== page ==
The Membertou, Chegau, Paul, Joe, and Cope, Mi’kmaq families of Mi’kma’kik, Turtle Island, pre-date contact with peoples foreign to Turtle Island. Colonial writer and lawyer, Marc Lescarbot wrote that: "Membertou was already a man of great age, and saw Captain Jacques Cartier in that country in 1534, being already at that time a married man and the father of a family, though even now he does not look more than fifty years old."   Note, the writer of the colonial record, the lawyer to the King of France, refers to Mi'kma'ki, Turtle Island as a country.  

The confederation and creation of the government of Canada only occurred 157 years ago, and yet today entire family lines have disappeared from the records; the seizure of children, adoption, and status and non-status Indian Act legislation has influenced the family lines and genealogy of the descendants of the Mi’kmaq people and founding Tribes of Turtle Island.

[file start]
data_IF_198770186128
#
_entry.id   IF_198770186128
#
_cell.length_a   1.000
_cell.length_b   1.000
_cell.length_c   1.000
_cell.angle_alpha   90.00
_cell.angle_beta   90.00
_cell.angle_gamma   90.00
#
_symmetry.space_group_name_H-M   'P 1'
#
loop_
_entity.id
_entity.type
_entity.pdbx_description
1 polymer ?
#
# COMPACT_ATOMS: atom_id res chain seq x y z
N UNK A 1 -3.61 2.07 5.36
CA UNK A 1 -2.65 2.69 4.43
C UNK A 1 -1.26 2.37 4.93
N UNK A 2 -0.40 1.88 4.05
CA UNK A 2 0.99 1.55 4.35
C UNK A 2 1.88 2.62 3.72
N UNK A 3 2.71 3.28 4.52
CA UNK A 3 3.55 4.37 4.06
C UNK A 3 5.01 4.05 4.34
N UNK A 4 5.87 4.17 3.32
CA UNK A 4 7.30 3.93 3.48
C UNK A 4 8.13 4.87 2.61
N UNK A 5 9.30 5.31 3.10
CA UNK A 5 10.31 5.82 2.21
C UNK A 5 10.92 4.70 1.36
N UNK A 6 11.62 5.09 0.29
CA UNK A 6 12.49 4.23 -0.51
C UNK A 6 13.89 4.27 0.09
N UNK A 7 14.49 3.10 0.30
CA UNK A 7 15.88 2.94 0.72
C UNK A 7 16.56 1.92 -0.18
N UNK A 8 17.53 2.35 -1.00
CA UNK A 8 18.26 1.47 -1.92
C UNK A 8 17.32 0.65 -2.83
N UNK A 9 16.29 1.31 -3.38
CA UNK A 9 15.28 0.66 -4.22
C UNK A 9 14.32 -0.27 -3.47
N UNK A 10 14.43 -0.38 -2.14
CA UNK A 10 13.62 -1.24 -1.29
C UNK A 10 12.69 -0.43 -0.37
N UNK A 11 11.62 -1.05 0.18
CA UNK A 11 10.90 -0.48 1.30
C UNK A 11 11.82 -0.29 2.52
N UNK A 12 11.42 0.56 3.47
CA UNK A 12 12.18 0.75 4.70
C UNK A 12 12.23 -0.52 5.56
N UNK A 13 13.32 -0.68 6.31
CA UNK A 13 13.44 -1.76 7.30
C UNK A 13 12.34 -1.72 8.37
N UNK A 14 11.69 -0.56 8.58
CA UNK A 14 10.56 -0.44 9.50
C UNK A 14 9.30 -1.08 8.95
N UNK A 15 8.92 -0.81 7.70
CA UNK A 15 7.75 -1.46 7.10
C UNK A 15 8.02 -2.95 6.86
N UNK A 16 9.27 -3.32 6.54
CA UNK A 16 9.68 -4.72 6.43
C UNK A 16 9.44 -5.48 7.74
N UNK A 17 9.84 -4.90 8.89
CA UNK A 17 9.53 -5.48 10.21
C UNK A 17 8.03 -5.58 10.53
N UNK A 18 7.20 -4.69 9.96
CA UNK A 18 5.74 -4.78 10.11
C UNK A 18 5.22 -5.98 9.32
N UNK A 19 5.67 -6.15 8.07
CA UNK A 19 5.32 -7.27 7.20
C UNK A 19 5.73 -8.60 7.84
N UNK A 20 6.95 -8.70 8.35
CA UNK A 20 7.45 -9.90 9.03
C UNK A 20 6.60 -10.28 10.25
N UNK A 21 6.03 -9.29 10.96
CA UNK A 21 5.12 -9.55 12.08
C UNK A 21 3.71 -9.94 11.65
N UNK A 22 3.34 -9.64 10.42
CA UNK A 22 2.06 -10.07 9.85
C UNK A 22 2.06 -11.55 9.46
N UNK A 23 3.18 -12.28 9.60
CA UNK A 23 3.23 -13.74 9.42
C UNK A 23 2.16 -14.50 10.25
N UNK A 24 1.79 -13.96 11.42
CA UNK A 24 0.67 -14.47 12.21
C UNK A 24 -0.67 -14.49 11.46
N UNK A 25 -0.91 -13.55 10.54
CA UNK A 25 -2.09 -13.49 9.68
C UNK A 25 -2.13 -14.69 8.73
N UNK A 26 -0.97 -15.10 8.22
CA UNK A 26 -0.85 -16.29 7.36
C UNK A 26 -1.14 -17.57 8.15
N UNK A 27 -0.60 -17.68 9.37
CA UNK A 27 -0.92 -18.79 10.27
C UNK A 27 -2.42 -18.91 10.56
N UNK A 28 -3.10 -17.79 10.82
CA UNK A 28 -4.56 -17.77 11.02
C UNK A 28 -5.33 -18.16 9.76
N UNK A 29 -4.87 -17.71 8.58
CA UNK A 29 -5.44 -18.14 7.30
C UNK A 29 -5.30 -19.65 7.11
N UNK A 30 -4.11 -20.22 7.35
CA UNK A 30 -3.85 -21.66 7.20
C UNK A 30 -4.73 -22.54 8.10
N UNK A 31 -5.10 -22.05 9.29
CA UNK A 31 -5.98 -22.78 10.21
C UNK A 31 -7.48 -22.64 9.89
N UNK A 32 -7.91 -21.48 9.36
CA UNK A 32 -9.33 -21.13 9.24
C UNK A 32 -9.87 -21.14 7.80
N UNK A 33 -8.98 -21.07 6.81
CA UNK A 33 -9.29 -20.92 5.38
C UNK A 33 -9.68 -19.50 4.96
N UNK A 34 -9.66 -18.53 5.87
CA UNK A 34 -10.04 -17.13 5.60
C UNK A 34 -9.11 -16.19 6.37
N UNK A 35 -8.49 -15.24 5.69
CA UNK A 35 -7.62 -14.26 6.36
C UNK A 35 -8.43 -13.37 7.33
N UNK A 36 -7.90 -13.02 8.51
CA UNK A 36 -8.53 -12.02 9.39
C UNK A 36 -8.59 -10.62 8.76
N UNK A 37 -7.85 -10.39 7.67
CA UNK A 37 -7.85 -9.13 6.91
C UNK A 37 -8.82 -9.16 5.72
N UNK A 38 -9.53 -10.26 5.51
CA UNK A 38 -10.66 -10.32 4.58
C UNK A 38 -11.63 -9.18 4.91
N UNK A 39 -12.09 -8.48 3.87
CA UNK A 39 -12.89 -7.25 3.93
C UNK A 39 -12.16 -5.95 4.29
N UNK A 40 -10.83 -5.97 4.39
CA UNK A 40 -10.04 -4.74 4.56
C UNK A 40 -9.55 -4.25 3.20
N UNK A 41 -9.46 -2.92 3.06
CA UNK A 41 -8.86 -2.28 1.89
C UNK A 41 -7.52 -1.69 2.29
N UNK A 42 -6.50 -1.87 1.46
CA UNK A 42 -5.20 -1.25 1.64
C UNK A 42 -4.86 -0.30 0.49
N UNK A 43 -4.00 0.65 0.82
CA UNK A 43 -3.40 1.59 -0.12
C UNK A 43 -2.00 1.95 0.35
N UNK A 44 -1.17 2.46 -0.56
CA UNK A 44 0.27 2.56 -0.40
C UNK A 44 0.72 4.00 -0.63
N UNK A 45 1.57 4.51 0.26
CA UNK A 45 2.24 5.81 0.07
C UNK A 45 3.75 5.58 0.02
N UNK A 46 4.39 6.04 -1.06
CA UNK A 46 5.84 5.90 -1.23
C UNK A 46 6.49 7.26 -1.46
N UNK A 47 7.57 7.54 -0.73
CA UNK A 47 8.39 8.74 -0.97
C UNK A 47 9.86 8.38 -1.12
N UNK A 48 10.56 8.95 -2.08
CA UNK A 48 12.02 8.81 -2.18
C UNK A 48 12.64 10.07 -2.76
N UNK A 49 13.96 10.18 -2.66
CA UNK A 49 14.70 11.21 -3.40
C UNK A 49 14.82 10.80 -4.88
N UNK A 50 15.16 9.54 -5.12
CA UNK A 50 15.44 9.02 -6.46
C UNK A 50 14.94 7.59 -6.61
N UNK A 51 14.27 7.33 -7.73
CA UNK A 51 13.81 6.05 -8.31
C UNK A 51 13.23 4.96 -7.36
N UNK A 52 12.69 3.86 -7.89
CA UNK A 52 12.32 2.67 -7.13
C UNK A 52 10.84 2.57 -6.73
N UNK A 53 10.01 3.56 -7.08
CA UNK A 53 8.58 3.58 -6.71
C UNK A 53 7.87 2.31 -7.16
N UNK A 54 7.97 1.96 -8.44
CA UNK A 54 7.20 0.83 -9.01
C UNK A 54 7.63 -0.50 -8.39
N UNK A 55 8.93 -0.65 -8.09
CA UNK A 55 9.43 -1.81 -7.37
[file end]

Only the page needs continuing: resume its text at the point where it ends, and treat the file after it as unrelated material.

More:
Records are entered in the notes field of the Mi’kmaq tribal tree. Any information regarding birth, marriage, death, occupation, census, land ownership/title, military service, voting lists, family bibles, ownership of fishing schooners, businesses, wills and estates, photographs, treaties, wampum, oral traditions, petroglyph photographs, archaeological finds, Colonial, European, Canada and Vatican records are crucial to determining and documenting the history of the Mi’kmaq Tribe. 

Turtle Island is entered as a place name if a life event occurred in Turtle Island and the Tribal territory is unknown. Once the Tribe of the territory where the life event occurred confirms the territory name the entry of Turtle Island will be updated to the name of the Tribal territory. Canada or the United States is entered as a place name of the colonial governments that are located within the original Turtle Island territories if the life event occurred after the creation of either one of the two colonial governments.